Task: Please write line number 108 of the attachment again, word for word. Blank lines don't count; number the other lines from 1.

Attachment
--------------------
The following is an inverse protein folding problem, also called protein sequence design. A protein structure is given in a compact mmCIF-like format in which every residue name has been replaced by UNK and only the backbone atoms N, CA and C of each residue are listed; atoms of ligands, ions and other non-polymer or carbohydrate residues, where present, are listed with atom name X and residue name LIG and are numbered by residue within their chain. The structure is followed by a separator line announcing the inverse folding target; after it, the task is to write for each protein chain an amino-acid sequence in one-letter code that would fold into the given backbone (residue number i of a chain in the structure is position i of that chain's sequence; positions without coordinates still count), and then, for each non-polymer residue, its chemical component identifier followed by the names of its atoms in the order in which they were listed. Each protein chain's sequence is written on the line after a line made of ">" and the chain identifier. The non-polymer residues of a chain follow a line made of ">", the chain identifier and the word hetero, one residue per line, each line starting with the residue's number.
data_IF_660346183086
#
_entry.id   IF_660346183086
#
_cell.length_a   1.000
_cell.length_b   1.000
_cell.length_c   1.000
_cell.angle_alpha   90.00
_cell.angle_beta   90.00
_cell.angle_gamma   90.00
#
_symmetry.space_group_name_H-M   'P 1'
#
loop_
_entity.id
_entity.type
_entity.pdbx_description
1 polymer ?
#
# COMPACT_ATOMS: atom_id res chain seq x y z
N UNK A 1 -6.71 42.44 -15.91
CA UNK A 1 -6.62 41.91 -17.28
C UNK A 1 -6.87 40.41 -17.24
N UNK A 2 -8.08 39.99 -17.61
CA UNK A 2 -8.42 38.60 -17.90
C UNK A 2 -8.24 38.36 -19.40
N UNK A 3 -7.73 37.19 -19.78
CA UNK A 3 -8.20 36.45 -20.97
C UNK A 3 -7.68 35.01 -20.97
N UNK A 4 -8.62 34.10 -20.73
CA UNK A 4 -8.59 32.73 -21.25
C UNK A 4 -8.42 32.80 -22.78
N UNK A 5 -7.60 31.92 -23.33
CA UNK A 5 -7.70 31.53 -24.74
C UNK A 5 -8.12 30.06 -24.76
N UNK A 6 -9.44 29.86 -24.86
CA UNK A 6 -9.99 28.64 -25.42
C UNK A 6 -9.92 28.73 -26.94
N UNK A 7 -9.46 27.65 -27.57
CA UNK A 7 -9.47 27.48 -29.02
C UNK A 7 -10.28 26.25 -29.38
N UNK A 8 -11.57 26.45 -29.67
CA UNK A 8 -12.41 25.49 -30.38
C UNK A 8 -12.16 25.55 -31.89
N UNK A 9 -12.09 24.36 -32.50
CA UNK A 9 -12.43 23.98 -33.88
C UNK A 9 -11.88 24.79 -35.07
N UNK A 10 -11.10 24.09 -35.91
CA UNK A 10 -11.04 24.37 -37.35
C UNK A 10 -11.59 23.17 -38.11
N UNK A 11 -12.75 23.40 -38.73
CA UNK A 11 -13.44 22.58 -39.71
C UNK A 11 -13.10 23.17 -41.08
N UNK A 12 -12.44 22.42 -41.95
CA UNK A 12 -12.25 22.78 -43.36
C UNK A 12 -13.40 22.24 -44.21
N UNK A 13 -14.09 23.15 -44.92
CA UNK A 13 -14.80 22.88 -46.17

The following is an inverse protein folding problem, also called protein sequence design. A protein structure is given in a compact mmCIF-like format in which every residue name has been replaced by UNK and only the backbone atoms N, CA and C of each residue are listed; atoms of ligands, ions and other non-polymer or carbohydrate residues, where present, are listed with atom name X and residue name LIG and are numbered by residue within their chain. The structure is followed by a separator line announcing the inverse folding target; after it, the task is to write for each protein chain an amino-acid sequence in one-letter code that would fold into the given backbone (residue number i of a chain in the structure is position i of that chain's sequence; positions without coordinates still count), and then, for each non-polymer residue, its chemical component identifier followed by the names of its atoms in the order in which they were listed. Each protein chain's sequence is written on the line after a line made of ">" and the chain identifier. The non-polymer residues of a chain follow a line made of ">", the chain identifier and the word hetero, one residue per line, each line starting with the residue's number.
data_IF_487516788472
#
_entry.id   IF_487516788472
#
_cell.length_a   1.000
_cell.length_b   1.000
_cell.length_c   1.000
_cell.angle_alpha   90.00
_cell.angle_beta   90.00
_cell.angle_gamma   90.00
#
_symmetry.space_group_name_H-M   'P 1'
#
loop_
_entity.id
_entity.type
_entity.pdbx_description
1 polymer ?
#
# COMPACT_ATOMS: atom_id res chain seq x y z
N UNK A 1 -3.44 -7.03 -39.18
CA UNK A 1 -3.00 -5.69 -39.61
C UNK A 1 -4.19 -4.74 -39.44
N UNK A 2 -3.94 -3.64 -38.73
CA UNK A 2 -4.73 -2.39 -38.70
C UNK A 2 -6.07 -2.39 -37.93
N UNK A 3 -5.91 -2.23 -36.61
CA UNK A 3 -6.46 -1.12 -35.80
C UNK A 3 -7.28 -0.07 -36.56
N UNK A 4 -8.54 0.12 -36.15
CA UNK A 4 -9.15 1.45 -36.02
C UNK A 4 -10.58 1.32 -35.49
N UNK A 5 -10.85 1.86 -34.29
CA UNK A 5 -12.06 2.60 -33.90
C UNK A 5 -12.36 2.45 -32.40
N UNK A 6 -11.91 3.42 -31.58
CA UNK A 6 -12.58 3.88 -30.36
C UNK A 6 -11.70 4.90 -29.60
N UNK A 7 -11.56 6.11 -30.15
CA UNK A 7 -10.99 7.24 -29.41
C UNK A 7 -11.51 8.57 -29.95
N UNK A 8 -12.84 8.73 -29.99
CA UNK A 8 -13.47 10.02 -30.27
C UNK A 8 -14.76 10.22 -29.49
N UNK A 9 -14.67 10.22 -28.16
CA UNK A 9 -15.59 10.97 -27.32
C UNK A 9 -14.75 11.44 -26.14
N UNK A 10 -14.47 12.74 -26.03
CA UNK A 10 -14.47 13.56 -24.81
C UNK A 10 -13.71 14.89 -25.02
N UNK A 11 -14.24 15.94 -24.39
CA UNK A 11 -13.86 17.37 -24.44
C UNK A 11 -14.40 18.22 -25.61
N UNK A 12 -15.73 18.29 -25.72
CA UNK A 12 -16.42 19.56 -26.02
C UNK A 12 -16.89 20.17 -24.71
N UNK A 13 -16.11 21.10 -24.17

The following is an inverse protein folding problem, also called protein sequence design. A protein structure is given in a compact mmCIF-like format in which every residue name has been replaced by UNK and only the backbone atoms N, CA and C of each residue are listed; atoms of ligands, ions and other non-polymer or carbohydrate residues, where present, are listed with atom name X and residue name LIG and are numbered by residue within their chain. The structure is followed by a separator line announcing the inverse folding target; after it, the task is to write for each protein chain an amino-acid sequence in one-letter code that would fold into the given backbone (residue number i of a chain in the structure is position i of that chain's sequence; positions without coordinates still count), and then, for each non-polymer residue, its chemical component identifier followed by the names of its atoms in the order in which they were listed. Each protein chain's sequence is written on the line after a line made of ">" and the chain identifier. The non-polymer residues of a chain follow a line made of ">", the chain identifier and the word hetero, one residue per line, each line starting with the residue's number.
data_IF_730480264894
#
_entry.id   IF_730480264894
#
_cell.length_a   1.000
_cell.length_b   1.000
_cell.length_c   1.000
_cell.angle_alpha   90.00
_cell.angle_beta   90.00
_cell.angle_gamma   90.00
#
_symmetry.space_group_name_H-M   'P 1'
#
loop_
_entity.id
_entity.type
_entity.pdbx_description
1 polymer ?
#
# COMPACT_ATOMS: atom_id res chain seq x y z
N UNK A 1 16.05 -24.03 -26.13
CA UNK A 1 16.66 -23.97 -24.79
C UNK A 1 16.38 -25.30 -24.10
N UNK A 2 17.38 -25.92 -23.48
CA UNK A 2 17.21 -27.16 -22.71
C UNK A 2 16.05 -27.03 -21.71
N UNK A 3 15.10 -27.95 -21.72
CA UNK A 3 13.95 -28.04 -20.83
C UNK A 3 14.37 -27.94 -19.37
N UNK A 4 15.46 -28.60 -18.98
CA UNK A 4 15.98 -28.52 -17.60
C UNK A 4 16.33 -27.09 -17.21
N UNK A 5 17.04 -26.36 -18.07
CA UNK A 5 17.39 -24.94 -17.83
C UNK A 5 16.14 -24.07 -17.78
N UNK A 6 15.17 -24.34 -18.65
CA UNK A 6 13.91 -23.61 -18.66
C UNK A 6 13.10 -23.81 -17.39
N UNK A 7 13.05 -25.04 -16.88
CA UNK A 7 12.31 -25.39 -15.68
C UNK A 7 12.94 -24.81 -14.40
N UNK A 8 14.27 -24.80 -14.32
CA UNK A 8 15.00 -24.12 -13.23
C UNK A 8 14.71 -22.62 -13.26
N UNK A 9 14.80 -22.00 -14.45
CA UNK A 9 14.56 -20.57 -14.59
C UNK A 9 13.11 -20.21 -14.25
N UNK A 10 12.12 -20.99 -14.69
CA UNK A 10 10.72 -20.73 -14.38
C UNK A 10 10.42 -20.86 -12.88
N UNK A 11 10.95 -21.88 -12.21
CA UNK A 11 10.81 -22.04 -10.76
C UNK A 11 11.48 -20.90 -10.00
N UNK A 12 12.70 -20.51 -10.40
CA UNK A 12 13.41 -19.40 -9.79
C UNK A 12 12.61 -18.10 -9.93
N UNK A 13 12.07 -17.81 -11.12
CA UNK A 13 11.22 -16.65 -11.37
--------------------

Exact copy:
N UNK A 10 -14.47 12.74 -26.03